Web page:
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Phil's Rambling Rants
September 23rd, 2010
02:03 am


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S00j win, astronomy fail
I went over to Indy today for s00j's concert.  Getting there was a bit of a pain.  First there was a bill I remembered I really needed to get in the mail, so I was a little late leaving.  Then, just before the Crawfordsville exit, traffic came to a complete stop and everyone who could was bailing out at the exit.  I decided to do so also and go through Crawfordsville rather than sit, but it ended up costing me another 15 or 20 minutes.  Then coming into Indy there was a really bogus work zone, (I'm a bit worried that I may have gotten a photo ticket), and then I had to get through construction on 38th street which can only be described with an 11 letter word that starts with C, ends with K, and might upset a few readers.  Thus my plan of being half an hour early turned into being a few minutes late, so I missed most of the intro, but I didn't miss any songs.  And I certainly wouldn't have wanted to miss any.  I didn't get the new album because they didn't have any, but by way of apology, we got to hear several songs even newer than the album.  I can get the album at OVFF.

When I got home (which involved less stress than getting there), I decided to take a night walk and admire the full moon and Jupiter.  It was just past local midnight, and when I was half a mile away from my house, it was all clear and I got the crazy notion to try to use my honkin' big telephoto lens as a telescope and find Jupiter's moons.  Unfortunately, by the time I got back to my house, clouds had rolled in.  There were a few breaks, but not many.  It was very pretty, but I didn't have the ambition to switch to a less extreme lens and figure out a good exposure.  I could easily see Jupiter as a disc and I think I saw one of the moons, but there was never enough of a gap in the clouds to set up a long exposure.  Maybe I'll be inspired to try it again and it will actually be clear.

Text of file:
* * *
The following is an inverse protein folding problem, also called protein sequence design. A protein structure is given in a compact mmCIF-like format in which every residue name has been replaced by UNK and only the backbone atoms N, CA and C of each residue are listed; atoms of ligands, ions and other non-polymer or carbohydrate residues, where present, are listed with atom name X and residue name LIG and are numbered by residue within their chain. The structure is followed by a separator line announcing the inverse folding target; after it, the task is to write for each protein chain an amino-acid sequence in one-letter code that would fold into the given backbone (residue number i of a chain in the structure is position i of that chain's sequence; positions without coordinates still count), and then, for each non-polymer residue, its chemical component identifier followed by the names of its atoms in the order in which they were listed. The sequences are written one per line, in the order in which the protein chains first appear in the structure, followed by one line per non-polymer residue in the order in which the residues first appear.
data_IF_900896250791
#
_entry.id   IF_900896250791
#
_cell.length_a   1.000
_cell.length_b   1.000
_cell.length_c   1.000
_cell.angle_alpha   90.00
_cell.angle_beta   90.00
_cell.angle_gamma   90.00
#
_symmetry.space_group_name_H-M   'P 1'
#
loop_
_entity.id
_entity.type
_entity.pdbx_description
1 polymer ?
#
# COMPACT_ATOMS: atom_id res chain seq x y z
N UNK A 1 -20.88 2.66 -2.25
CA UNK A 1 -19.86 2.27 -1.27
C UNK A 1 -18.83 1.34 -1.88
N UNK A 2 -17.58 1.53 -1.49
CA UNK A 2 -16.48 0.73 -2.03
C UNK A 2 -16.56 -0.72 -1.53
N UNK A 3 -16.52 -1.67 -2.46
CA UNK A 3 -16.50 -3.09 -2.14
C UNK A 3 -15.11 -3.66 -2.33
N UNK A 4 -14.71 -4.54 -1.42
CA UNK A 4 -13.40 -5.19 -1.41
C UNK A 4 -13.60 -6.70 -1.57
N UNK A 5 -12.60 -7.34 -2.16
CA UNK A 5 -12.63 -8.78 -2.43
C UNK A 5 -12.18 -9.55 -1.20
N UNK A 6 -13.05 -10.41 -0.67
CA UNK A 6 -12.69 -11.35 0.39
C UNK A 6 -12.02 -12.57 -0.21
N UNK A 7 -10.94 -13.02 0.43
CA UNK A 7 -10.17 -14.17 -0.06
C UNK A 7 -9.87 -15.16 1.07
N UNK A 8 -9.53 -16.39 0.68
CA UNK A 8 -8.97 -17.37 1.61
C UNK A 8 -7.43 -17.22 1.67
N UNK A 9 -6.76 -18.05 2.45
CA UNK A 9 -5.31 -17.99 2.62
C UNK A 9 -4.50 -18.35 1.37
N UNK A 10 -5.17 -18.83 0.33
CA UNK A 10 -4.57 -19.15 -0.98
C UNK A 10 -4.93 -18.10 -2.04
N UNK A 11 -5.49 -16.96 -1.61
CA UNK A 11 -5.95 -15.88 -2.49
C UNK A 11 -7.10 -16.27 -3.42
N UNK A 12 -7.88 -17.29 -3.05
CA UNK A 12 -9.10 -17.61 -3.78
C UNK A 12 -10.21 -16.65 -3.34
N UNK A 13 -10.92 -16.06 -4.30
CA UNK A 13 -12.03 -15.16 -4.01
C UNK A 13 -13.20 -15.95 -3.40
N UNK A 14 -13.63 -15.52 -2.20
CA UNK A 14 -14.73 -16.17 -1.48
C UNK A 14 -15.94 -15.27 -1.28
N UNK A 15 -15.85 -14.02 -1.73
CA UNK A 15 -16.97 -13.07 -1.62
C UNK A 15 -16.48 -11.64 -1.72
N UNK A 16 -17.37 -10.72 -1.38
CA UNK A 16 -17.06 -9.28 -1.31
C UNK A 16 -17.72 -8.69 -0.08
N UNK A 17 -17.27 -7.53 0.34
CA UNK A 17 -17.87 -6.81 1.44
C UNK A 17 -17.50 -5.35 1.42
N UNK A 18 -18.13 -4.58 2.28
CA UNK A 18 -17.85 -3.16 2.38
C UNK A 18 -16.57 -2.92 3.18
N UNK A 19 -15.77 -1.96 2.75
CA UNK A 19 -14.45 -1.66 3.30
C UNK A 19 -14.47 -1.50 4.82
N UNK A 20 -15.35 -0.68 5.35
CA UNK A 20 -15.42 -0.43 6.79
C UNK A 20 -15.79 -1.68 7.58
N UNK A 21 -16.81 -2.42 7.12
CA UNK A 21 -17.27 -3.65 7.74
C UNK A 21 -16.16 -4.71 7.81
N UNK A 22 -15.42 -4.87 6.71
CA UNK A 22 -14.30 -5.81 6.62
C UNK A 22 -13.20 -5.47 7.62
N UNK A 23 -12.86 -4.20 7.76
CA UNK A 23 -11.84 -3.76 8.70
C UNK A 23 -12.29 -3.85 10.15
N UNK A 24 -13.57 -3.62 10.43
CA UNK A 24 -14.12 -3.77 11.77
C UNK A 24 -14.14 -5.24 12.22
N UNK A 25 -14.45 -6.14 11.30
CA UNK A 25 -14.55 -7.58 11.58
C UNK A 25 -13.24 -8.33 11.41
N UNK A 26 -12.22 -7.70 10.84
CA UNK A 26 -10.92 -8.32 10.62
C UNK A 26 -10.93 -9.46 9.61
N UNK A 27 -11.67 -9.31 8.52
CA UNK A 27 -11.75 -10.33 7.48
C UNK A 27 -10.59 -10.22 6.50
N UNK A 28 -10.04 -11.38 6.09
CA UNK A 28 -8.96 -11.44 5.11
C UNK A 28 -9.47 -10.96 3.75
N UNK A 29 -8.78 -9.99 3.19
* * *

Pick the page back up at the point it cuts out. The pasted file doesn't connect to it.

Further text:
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Date:September 23rd, 2010 11:06 pm (UTC)
Jupiter gets about 1/25 the sunlight that earth gets, which is a reasonable basis for figuring out how to get the planet well-exposed. However, with a telephoto lens, the moons are going to be smaller than a pixel, so you'll need to overexpose the planet to get the moons to appear.

I've never tried photographing Jupiter's moons with a telephoto lens, but I've got some sense of how to do astrophotography. Exposure for the moons as essentially point sources depends as much as the absolute aperture of your lens as f/ratio. I think that you would want a large fraction of a second--in the range of 1/4 sec to 1 sec to get something with a telephoto lens. More than that and the moons will start to trail or streak, depending on your focal length. For 1200 mm focal length, 1/4 sec is about were the moons start to streak and the planet turns visibly oval. I recall that my dad's longest telephoto lens was about 300 mm, so presumably up to a full second or maybe two would be worth trying.

Summing it up, I'd start with the aperture stop fully open. I'd start in the range of 25 x the time you'd use for a daylight exposure at the same ISO and F/ratio, and then try longer exposures up to about 2 seconds.

But keep in mind I haven't done serious astrophotography with an SLR since the pleistocene film era.
Date:October 9th, 2010 01:17 pm (UTC)

Example DSLR photo



Taken last night in Carlsbad, NM (el 3100')

420 mm f5.6 0.5 second ISO 400

Much longer exposures and it will blur.

Good tripod, no wind, remote shutter release, mirror lock-up, and most importantly, clear dark sky.
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